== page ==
Ruta Jamenis' designs for  His Dark Materials  on  Behance .

Ruta Jamenis' designs for His Dark Materials on Behance.


If you don’t want to divulge your book’s secrets on the cover, you can use curiosity to pique your potential reader’s interest.

This is usually done by choosing a title that teases a reader into wondering what it means or how the story will unfold.

Like Gillian Flynn’s Sharp Objects and Gone Girl, Paula Braxton’s The Witch’s Daughter, and Chuck Palahniuk’s Fight Club, titles can intrigue a reader and need minimal cover design to get the point across: you want to read this book.

how to make a best selling book cover



The last in the bag of tricks for how to get your book cover noticed is to use novelty. If you want to stand out, do something different!

There are endless books on the shelf that look the same. If you look at sci fi covers from the 1970s they all start to blend in with one another.

1970s Sci fi book covers all look the same

If you want to stand out, take a look at the styles of contemporary covers that are prevalent in your genre and notice what you can do to stand out.

For example, looking at these Sci Fi covers from the ‘70s I can see that a stark cover with no illustration and just bold text would really stand out. Or something that includes only a single element, like this one from Sylvan Neuvel’s Waking Gods.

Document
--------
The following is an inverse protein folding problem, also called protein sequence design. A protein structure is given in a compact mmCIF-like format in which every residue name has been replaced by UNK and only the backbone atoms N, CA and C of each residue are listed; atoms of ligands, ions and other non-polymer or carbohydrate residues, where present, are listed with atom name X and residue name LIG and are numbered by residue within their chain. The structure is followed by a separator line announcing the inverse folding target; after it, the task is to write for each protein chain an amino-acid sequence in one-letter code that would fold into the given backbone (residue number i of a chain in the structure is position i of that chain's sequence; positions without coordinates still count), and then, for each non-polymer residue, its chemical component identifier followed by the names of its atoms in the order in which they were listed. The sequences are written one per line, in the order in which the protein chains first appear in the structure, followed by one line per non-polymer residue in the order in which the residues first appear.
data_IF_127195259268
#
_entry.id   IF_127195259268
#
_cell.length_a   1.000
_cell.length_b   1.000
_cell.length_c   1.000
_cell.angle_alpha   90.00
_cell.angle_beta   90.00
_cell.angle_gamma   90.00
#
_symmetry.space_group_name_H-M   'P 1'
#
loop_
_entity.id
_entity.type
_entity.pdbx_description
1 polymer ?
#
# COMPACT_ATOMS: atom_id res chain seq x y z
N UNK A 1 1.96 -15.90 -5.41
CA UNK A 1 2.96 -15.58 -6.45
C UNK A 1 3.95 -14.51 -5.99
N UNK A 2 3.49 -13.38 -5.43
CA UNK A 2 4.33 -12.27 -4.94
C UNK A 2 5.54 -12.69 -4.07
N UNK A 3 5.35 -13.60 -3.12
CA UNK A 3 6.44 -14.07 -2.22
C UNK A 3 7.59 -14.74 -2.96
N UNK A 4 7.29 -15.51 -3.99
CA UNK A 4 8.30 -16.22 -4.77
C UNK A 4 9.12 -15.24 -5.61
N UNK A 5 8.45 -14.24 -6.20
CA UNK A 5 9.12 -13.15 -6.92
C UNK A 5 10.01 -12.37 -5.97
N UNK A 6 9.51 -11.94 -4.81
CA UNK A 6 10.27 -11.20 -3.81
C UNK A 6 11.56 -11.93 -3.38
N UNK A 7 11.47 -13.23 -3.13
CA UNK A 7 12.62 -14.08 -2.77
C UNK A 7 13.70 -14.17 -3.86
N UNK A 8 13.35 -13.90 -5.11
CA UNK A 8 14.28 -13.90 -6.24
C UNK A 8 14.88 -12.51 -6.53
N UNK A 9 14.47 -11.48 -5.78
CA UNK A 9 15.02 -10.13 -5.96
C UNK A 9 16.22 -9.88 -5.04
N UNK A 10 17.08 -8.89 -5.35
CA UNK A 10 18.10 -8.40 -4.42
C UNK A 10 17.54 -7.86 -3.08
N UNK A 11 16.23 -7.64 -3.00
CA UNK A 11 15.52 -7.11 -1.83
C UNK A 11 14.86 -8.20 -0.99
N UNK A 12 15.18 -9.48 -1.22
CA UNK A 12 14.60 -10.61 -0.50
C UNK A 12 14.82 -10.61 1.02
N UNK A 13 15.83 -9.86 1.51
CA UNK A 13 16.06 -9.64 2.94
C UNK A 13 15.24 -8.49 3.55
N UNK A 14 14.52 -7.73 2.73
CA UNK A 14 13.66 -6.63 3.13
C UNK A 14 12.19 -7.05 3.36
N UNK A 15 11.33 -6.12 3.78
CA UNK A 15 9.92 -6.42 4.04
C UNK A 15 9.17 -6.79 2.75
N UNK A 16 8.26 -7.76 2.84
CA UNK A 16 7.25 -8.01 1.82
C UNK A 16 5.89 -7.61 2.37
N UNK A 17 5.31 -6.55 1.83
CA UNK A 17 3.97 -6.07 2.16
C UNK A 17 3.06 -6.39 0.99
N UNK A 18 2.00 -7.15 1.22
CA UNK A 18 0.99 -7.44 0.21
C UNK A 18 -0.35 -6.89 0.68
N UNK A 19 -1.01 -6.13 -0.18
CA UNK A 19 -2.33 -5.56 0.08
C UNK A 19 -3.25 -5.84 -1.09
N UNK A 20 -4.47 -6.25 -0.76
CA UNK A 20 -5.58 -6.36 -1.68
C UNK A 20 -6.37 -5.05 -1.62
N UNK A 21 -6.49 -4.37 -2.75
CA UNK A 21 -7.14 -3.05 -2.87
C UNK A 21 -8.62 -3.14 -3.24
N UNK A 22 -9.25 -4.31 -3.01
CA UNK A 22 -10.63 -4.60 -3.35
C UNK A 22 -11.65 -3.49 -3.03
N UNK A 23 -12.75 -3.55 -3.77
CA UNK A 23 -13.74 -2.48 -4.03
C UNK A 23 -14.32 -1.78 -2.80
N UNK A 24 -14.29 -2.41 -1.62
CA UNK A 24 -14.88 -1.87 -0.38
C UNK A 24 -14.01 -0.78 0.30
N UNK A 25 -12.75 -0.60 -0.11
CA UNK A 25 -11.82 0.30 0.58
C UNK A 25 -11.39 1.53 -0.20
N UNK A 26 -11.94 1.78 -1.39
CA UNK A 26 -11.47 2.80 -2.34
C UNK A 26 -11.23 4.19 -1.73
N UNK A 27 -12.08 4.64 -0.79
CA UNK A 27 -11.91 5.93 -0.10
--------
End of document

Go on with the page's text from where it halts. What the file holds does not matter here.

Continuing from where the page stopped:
To get your perfect book cover, don’t be afraid to try new things and constantly tweak the cover you’re working with.

For Ella Bandita and the Wanderer and its attendant novelettes I was lucky enough to work with an extremely talented artist BANE, who knew just what I wanted to convey.

We started with a concept for the cover for the novelette Challenge:



The Wanderer is faceless in both of these because we hadn’t figured out what he looked like.  But the ferocity of Ella Bandita’s 3/4 profile was so much more powerful as just a portrait. And oh Lawdy!  That pose! Too cool.

Just because I liked it didn’t mean we didn’t go through several iterations on the final cover.

Here’s what BANE delivered next:


Here, she’s in a huntress pose. But what is she hunting for? She looks very sexy, but the problem is she also looks a little too gorgeous. The point of the character is her animal magnetism. Here she looks like a supermodel. Or Michelle Pfeiffer in her prime.

I also don’t care for it that the characters are not interacting with each other. What does Ella Bandita have to look so fierce about?  Needless to say, I’m so glad I stopped BANE before he kept going!

We worked on character sketches next to catch the Wanderer's face:

And here’s the final version- surprisingly different from the rest:


This section of the book is about the Wanderer’s seduction of the Seductress herself, Ella Bandita. I wanted to highlight their interaction and show the reader the nature of the novelette -- you’re sure to find a sex scene or two in this one.

I pulled a scene from the book that highlights an unusual moment shared between the two characters. If you’ve read any of the Ella Bandita and the Wanderer novelettes, you know Ella Bandita is a badass femme fatale who seduces the worst men and claims their hearts.

But when she meets the Wanderer, it’s not seduction on her mind. It’s how to get rid of this annoying upstart. How does someone seduce the ultimate seductress and melt down her ice cold guard?

You’ll have to read Challenge to find out!